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Fig. 12.2

Pierre Robin sequence. A series of tracings of the lateral film from 3 months, 1 day of age (0–3–1) to 3 years, 5 months, 12 days (3–5–12). The pharyngeal airway is filled in (black), and the stippled area denotes the border of the tongue. A tracheotomy tube is visible in the first two films. Soon after birth (3 and 4 months of age), the dorsum of the tongue is visible at a level above the palatal plane within the palatal cleft space. Posteriorly, the tongue just above the ­epiglottis impinged on the airway. At this level, the airway was almost completely occluded. Comparison with the remaining three figures, ages 0–8–10, 1–1–0, and 3–5–12, reveals the configuration of these structures under normal circumstances after closure of the cleft. The airway in its posteroanterior dimensions is fairly wide, and the tongue occupies a more protrusive relationship to the mandible (Reprinted with permission from Pruzansky (1954))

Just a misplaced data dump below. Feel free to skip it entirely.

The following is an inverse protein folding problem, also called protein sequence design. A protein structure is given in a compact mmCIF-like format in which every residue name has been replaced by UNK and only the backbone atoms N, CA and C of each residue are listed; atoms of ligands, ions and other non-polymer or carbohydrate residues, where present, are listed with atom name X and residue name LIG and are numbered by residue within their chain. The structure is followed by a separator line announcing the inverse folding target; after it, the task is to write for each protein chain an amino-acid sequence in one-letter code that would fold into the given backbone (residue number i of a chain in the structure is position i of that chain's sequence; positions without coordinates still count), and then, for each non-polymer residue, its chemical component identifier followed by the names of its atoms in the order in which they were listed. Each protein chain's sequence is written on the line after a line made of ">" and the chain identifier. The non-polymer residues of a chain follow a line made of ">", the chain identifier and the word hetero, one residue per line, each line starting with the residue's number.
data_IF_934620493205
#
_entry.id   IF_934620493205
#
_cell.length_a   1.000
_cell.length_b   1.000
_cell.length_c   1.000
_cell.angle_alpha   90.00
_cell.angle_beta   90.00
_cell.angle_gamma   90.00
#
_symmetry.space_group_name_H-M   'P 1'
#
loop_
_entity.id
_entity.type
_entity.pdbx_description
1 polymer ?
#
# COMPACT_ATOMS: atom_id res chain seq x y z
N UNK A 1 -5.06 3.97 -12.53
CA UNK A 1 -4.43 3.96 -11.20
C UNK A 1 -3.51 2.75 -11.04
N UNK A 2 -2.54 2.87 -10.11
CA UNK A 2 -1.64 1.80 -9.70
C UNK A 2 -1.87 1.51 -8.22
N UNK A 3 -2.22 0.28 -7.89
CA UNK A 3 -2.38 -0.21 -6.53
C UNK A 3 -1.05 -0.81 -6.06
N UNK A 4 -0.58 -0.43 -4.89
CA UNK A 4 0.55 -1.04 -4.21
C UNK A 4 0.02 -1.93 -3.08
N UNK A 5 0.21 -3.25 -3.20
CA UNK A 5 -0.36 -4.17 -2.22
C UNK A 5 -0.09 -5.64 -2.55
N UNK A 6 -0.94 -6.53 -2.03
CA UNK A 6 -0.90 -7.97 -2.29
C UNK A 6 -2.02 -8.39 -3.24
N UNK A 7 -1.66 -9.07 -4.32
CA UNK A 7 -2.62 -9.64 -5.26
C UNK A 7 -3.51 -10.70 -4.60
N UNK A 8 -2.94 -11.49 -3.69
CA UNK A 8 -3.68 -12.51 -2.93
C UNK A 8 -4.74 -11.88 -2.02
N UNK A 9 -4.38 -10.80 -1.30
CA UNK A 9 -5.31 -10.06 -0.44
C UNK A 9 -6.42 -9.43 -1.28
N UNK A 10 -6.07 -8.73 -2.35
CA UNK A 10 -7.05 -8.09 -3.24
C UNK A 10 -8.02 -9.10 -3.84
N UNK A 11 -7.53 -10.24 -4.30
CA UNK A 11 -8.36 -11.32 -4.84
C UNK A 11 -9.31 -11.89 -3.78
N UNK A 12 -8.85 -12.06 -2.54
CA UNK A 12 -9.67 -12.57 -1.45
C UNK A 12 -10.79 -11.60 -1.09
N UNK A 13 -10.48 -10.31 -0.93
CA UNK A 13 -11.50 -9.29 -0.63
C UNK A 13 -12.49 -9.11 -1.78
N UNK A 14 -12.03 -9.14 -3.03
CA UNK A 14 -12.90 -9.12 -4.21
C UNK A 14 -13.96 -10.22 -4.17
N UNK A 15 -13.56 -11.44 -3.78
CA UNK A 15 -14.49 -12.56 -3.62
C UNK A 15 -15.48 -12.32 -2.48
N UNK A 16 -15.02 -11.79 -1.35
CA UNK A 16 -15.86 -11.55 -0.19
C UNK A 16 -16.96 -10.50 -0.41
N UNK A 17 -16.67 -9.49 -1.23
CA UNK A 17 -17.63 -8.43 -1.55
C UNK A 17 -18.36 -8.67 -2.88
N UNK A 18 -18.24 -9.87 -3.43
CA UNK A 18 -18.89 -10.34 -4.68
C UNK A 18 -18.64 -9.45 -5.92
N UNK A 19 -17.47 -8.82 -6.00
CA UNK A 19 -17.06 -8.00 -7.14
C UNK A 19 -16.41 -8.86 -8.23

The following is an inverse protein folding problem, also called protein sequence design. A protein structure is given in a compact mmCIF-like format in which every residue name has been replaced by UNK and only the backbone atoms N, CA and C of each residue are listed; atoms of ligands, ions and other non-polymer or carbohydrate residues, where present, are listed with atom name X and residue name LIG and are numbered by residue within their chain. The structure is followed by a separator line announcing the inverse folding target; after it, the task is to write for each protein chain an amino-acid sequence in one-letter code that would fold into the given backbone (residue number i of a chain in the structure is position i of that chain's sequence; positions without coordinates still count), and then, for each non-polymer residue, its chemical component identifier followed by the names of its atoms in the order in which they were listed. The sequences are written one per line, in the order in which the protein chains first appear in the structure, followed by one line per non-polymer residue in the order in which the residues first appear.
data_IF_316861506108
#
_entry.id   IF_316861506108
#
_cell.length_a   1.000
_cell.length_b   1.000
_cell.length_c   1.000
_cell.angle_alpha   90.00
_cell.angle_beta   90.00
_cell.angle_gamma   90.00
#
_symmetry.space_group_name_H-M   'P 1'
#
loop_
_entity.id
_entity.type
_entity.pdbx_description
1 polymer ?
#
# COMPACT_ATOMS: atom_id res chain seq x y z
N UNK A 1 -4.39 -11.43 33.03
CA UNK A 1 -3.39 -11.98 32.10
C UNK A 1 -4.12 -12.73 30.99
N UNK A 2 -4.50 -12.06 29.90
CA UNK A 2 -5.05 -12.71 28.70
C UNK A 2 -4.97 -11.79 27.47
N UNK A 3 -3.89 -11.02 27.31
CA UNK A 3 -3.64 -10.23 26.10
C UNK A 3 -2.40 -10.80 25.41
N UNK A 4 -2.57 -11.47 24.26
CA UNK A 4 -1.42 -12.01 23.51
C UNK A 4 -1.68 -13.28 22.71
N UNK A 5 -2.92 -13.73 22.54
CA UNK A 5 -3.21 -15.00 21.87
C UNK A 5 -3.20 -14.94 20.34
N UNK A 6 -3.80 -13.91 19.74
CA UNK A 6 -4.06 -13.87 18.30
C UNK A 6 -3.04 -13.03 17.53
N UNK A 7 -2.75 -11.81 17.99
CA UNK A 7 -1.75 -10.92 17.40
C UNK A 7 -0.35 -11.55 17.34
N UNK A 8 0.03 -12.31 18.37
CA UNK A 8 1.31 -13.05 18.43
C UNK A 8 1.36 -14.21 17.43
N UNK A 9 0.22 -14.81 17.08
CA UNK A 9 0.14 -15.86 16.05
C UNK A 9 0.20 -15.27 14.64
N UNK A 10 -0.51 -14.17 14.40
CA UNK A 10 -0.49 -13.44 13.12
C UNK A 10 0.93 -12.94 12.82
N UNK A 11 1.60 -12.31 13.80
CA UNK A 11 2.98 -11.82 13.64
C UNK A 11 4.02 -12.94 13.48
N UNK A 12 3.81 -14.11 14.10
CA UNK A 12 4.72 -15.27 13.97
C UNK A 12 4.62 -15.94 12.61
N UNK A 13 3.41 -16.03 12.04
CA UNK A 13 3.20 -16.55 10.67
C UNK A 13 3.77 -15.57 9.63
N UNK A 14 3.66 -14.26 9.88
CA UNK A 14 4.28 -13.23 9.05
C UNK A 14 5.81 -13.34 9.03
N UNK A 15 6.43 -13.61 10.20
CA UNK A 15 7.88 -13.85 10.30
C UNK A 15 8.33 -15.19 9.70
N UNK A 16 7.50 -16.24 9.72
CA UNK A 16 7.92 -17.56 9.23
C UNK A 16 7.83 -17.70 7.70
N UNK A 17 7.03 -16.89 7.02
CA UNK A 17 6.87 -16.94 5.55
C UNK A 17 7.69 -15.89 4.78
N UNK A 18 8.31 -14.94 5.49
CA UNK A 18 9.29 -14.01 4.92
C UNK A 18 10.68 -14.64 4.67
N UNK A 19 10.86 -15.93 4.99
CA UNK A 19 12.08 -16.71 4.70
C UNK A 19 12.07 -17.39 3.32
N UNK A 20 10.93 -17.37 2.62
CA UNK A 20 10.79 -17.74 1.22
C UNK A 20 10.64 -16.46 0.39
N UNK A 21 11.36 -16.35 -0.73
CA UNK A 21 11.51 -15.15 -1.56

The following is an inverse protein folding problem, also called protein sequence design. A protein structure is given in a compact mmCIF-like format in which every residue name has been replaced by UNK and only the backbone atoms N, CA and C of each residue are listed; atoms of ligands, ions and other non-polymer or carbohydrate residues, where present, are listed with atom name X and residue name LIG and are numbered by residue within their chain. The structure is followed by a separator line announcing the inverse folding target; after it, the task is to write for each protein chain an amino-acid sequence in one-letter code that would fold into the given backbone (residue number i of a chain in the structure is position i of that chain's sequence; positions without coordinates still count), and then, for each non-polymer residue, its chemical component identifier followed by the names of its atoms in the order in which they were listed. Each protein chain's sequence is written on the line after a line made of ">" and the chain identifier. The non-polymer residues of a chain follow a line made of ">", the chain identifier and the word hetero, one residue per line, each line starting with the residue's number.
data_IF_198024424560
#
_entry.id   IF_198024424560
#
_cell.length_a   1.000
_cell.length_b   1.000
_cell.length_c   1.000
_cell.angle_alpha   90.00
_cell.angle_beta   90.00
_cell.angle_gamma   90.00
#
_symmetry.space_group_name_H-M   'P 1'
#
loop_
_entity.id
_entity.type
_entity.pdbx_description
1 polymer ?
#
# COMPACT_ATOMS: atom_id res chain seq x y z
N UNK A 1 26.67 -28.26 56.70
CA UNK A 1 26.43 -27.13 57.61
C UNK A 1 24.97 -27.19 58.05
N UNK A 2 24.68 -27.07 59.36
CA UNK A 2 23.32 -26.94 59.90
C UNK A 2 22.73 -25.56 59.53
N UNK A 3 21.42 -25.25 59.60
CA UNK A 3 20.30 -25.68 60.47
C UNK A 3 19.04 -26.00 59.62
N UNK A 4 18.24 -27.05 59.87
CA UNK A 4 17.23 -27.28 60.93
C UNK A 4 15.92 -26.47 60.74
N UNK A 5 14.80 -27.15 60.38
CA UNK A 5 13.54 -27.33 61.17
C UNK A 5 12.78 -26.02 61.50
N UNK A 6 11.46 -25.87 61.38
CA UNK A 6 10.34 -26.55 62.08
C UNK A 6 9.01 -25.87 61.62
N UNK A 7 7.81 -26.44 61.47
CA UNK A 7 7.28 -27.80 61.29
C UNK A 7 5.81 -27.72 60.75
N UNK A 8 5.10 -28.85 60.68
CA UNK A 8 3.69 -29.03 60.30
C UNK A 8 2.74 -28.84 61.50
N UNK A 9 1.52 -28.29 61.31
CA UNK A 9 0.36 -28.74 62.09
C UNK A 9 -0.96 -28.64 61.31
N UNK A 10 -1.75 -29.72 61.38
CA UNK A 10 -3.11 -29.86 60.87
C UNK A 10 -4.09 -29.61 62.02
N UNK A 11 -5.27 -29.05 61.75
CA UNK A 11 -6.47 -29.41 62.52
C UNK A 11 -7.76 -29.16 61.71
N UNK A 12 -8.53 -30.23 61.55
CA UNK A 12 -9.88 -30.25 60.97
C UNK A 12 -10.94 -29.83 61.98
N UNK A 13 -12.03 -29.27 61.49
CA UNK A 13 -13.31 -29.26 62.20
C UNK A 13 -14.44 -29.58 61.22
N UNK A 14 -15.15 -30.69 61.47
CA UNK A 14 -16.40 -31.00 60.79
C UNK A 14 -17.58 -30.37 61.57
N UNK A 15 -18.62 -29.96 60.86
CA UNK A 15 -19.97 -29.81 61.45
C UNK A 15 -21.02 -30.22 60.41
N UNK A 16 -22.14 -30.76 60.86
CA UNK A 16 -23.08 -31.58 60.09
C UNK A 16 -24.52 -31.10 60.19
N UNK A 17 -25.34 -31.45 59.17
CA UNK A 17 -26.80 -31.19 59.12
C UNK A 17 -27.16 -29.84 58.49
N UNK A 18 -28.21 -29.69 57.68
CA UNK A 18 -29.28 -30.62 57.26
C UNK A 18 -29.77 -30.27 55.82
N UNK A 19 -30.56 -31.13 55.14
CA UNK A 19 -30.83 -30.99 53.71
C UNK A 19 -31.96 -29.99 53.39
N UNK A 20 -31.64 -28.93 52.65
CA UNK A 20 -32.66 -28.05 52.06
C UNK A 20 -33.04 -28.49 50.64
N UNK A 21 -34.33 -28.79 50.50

In the lateral head plate, the dorsum of the tongue was visible at a level above the palatal plane. Posteriorly, the tongue impinged on the airway. The posterior surface of the tongue, just above the epiglottis, was in close approximation to the posterior outline of the pharyngeal wall. At this level, the airway was almost completely occluded. The tracheotomy tube was in place. The airway in its posteroanterior dimensions is fairly wide, and the tongue occupies a more protrusive relationship to the mandible.